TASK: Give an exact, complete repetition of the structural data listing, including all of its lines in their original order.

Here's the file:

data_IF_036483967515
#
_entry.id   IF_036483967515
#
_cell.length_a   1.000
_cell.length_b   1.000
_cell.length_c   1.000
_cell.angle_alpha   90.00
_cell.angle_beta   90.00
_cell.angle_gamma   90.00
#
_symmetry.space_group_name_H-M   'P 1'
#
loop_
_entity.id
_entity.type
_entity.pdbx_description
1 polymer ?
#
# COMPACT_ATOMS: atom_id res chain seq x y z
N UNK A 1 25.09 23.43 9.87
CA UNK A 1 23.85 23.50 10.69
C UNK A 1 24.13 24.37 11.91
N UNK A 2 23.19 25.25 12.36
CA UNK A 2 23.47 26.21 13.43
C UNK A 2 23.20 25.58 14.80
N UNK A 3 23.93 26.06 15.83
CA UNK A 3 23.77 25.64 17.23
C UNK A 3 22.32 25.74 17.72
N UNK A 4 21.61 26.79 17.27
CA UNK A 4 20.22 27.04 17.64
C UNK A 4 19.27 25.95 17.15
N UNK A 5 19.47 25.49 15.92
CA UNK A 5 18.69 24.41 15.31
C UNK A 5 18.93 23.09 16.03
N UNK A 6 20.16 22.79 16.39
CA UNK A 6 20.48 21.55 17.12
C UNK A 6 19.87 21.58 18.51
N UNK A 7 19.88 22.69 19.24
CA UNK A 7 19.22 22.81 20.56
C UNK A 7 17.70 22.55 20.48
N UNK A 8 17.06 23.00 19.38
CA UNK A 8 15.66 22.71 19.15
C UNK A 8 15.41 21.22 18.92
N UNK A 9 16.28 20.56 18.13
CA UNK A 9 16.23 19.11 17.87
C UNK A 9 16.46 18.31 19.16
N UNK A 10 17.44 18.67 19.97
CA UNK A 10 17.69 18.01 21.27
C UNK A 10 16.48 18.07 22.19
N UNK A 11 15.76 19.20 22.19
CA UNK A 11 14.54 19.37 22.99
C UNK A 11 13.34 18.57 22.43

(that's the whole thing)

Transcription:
data_IF_036483967515
#
_entry.id   IF_036483967515
#
_cell.length_a   1.000
_cell.length_b   1.000
_cell.length_c   1.000
_cell.angle_alpha   90.00
_cell.angle_beta   90.00
_cell.angle_gamma   90.00
#
_symmetry.space_group_name_H-M   'P 1'
#
loop_
_entity.id
_entity.type
_entity.pdbx_description
1 polymer ?
#
# COMPACT_ATOMS: atom_id res chain seq x y z
N UNK A 1 25.09 23.43 9.87
CA UNK A 1 23.85 23.50 10.69
C UNK A 1 24.13 24.37 11.91
N UNK A 2 23.19 25.25 12.36
CA UNK A 2 23.47 26.21 13.43
C UNK A 2 23.20 25.58 14.80
N UNK A 3 23.93 26.06 15.83
CA UNK A 3 23.77 25.64 17.23
C UNK A 3 22.32 25.74 17.72
N UNK A 4 21.61 26.79 17.27
CA UNK A 4 20.22 27.04 17.64
C UNK A 4 19.27 25.95 17.15
N UNK A 5 19.47 25.49 15.92
CA UNK A 5 18.69 24.41 15.31
C UNK A 5 18.93 23.09 16.03
N UNK A 6 20.16 22.79 16.39
CA UNK A 6 20.48 21.55 17.12
C UNK A 6 19.87 21.58 18.51
N UNK A 7 19.88 22.69 19.24
CA UNK A 7 19.22 22.81 20.56
C UNK A 7 17.70 22.55 20.48
N UNK A 8 17.06 23.00 19.38
CA UNK A 8 15.66 22.71 19.15
C UNK A 8 15.41 21.22 18.92
N UNK A 9 16.28 20.56 18.13
CA UNK A 9 16.23 19.11 17.87
C UNK A 9 16.46 18.31 19.16
N UNK A 10 17.44 18.67 19.97
CA UNK A 10 17.69 18.01 21.27
C UNK A 10 16.48 18.07 22.19
N UNK A 11 15.76 19.20 22.19
CA UNK A 11 14.54 19.37 22.99
C UNK A 11 13.34 18.57 22.43